Litigation related to COVID-19 is heating up on many fronts. As the crisis enters its eighth month, lawsuits are spreading across different industries and areas of the law. With the pandemic’s devastating impact on the economy and its sweeping disruption to business and consumer activity, it’s likely the current litigation activity is just a taste of things to come.
Luxury goods conglomerate LVMH used COVID-19 as the excuse to pull out of its $16.2 billion deal to acquire Tiffany & Company. The LVMH Board recommended that the company defer the acquisition, which would have been the largest deal ever in the luxury goods market, until after January 6, 2021, which was outside the acquisition date in the merger agreement. Tiffany filed a lawsuit this month against LVMH alleging breach of merger obligations. The battle is one of the most high-profile examples of deals that have fallen apart in the wake of the pandemic’s grand-scale destruction of the retail industry.
Nursing home litigation, including several class actions, for virus-related deaths are being filed across the country. Many nursing home facilities failed to follow federal laws, regulations and guidelines in handling the outbreak, in addition to other negligent conduct. More than half of the states, including New York, have enacted some form of liability protection for nursing homes, but these safeguards have limits, including exceptions for gross negligence and intentional or reckless misconduct. In New York, which was hit early and hard by the virus, several lawsuits have been filed against nursing homes, with plaintiffs mostly alleging gross negligence, citing lack of adequate PPE and lack of adequate training in infection control.
Mexican boxing star Saul ‘Canelo’ Alvarez is suing promoter Golden Boy Promotions, LLC and its CEO, Oscar De La Hoya, along with streaming service DAZN for breach of contract. According to the terms of the contract, which was touted as the largest boxing contract in history when it was signed in October 2018, Alvarez was promised $365 million for 11 fights. He is suing for the more than $280 million that he was due to earn from the eight fights that still remain. After Alvarez’s scheduled May fight was put on hold because of the pandemic, his talks with DAZN and Golden Boy about an alternative bout in the fall broke down when the boxer was offered substantially less than his contractual guarantee, according to the lawsuit.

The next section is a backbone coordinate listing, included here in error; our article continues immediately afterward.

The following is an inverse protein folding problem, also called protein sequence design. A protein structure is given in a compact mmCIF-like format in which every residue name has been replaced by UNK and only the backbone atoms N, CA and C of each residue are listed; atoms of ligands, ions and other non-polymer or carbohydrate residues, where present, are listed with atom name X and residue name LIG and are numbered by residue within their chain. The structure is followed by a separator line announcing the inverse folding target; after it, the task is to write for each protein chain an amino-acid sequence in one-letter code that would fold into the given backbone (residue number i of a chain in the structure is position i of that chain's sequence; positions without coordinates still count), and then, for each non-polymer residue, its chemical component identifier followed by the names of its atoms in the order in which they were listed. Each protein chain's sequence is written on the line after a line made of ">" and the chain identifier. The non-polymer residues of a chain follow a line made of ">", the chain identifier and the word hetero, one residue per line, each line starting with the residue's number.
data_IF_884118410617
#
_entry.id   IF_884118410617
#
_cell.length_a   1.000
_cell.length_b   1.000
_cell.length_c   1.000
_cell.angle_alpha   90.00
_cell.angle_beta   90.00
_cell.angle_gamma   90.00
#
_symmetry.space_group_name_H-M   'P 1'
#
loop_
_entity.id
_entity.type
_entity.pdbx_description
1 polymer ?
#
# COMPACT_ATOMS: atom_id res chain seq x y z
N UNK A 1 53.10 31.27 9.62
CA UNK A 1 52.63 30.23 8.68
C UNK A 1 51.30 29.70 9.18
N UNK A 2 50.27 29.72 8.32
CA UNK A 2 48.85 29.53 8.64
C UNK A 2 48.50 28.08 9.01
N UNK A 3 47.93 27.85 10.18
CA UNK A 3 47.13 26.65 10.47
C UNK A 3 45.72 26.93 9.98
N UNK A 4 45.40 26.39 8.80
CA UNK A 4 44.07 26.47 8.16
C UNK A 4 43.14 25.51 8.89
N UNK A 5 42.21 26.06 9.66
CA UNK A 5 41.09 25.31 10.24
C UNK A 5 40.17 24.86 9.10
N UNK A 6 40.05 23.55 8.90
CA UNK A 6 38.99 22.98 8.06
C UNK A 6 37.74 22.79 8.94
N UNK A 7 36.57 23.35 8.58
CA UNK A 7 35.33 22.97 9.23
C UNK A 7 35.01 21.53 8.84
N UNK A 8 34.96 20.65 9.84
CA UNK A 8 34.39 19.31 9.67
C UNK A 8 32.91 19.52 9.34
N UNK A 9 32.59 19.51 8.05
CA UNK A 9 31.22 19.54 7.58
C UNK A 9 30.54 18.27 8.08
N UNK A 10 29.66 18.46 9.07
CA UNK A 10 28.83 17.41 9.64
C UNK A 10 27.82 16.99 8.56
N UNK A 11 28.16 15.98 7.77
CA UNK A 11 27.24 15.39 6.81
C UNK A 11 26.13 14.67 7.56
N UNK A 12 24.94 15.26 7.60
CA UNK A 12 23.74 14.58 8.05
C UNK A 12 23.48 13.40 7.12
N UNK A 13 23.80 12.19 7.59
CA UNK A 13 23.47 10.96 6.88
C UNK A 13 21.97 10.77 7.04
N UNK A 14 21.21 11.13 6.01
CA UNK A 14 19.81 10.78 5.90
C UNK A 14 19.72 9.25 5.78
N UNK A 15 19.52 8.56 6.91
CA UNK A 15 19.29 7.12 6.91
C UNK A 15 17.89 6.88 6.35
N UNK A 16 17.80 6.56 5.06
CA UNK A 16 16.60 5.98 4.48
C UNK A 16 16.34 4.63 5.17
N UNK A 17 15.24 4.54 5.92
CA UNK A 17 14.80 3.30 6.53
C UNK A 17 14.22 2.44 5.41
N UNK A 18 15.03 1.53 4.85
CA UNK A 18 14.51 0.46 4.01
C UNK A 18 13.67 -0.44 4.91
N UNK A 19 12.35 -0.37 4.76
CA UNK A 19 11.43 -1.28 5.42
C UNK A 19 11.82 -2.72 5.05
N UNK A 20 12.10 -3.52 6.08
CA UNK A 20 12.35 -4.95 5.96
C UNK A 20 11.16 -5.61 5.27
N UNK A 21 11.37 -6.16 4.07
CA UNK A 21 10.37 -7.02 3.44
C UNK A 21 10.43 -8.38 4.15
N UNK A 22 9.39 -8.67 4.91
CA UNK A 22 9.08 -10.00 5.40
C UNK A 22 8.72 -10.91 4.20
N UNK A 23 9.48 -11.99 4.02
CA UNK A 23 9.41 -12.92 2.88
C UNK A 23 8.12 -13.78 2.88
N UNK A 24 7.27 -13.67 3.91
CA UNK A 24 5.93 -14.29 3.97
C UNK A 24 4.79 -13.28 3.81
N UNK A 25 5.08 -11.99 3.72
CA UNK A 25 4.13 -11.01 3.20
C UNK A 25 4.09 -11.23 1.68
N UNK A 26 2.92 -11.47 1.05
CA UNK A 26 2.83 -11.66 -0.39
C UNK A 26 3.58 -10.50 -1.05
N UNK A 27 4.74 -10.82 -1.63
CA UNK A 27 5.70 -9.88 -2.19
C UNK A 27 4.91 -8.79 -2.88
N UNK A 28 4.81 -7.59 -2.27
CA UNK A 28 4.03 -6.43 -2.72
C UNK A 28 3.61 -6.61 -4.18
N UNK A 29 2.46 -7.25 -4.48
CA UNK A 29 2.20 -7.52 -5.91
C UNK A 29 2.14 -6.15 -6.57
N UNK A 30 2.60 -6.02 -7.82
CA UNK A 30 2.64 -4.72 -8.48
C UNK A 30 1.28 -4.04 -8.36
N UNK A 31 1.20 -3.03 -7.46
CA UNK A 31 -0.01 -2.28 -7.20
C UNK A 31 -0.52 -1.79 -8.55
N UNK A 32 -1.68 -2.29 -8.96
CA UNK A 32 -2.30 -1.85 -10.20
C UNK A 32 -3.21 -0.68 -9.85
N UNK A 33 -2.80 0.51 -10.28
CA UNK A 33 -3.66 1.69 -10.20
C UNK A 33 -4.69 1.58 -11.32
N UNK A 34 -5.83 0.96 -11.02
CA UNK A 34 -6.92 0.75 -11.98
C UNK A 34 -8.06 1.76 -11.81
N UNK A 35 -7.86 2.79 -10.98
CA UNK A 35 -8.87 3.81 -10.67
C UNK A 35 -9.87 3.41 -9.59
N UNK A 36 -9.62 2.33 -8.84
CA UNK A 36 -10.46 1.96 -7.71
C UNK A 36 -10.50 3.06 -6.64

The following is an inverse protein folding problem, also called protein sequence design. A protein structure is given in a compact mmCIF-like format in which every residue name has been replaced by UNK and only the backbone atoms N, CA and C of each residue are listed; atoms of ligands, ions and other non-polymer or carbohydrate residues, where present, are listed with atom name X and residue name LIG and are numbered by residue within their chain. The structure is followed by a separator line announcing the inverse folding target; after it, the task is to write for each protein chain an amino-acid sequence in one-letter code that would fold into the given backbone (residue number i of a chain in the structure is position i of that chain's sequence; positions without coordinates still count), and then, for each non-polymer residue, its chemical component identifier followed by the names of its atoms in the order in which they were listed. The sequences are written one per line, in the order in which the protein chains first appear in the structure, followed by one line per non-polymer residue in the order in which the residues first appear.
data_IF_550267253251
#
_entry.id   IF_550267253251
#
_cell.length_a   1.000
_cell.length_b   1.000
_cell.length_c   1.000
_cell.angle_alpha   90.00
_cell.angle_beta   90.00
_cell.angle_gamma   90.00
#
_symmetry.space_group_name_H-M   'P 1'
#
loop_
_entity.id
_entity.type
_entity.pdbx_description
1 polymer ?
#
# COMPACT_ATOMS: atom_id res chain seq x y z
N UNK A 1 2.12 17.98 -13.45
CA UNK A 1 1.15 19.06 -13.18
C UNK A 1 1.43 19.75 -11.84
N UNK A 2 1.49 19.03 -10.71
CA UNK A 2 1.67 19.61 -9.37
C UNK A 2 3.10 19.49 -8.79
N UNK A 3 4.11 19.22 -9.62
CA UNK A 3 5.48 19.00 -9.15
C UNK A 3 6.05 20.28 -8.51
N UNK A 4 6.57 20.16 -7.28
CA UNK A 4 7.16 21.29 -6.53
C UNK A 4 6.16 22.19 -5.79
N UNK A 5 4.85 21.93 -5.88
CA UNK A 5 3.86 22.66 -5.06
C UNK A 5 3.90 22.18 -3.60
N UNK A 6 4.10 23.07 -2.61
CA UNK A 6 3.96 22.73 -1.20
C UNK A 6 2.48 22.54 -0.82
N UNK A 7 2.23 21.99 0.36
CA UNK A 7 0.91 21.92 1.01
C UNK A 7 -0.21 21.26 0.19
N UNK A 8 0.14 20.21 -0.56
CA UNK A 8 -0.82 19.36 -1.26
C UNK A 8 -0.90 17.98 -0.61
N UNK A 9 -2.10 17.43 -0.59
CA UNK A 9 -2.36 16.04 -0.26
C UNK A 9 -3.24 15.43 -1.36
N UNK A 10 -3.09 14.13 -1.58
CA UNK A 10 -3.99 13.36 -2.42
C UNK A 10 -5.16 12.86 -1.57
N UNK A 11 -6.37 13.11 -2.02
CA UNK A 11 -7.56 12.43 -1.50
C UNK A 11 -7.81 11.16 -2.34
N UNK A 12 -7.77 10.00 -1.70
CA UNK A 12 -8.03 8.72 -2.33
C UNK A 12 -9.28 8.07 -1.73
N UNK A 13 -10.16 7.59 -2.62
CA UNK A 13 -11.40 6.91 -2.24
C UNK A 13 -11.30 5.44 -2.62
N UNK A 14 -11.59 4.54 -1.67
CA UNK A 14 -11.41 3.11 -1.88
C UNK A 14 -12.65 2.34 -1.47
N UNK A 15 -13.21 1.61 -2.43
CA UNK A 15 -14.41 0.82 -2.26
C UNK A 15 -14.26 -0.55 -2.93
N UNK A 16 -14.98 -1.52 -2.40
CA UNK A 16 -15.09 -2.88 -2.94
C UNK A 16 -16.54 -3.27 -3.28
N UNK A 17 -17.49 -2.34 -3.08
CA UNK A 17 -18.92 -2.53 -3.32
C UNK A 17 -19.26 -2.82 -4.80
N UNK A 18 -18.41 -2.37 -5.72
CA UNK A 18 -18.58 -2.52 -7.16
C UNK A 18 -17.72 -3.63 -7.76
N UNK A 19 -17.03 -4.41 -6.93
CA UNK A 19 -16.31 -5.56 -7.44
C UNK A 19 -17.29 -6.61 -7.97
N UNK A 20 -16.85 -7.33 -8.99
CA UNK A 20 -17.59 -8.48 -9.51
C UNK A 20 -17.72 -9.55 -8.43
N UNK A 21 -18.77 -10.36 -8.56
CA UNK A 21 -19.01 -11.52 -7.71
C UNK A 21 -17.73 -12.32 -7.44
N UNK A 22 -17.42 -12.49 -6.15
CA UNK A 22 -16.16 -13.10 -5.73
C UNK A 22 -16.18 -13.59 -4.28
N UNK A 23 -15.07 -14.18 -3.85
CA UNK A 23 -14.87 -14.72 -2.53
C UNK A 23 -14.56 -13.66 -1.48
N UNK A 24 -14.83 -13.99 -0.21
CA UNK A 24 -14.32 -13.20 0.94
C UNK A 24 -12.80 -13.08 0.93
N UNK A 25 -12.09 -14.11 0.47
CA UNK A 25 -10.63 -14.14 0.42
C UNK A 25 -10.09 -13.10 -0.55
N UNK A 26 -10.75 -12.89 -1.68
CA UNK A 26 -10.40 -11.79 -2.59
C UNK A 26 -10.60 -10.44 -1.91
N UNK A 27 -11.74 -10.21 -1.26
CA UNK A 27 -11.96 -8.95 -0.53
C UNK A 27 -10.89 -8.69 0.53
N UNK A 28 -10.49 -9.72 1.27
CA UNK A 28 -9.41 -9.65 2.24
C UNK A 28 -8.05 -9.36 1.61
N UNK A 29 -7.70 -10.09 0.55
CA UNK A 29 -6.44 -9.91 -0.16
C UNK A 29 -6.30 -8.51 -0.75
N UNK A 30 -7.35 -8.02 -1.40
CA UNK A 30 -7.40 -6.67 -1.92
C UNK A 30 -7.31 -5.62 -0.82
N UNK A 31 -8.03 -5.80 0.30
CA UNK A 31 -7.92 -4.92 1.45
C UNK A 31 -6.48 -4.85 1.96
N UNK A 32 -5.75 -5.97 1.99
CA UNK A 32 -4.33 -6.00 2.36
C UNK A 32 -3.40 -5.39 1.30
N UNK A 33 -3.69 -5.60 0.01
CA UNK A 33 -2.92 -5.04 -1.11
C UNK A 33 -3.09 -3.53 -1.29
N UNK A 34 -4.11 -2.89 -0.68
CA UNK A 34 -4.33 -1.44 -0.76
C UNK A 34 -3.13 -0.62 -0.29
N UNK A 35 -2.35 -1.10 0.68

A class action securities lawsuit representing Wells Fargo shareholders was filed in June against the bank and some of its executives. The suit alleges that the company made misrepresentations to shareholders concerning the bank’s Paycheck Protection Program practices. On April 5, Wells Fargo announced it would distribute $10 billion to small business customers through the PPP program, a government-backed program to help small businesses pay their employees and other bills during the pandemic. On May 5, the bank filed its quarterly report, disclosing that multiple small businesses had filed lawsuits against it over PPP issues and that the bank had received inquiries from governmental agencies about its PPP program. The company’s share price fell more than 6 percent after the news, according to the suit, which alleges the defendants violated the Securities Exchange Act.
Refusal to Extend Coverage
The producers of the heist movie “Hypnotic” featuring Ben Affleck are suing Chubb National for refusing to extend existing production coverage beyond the policy’s expiration date of October 28, 2020. Production on the film, backed by Solstice Studios and Studio 8, was scheduled to begin in April but was halted by the pandemic. Hoosegow Productions purchased a policy from Chubb National valued at $58 million that stipulated it would be paid out if Affleck or Director Robert Rodriguez became ill, died, or otherwise became unavailable. The case will be watched closely as countless delayed productions grapple with their own insurance issues.
If your insurance company has denied or is challenging your claim for a COVID-19-related or other reason, contact us today. We have the experience and tenacity to make sure insurance companies keep the promises they made to you and your business.
Evan S. Schwartz
Founder of Schwartz, Conroy & Hack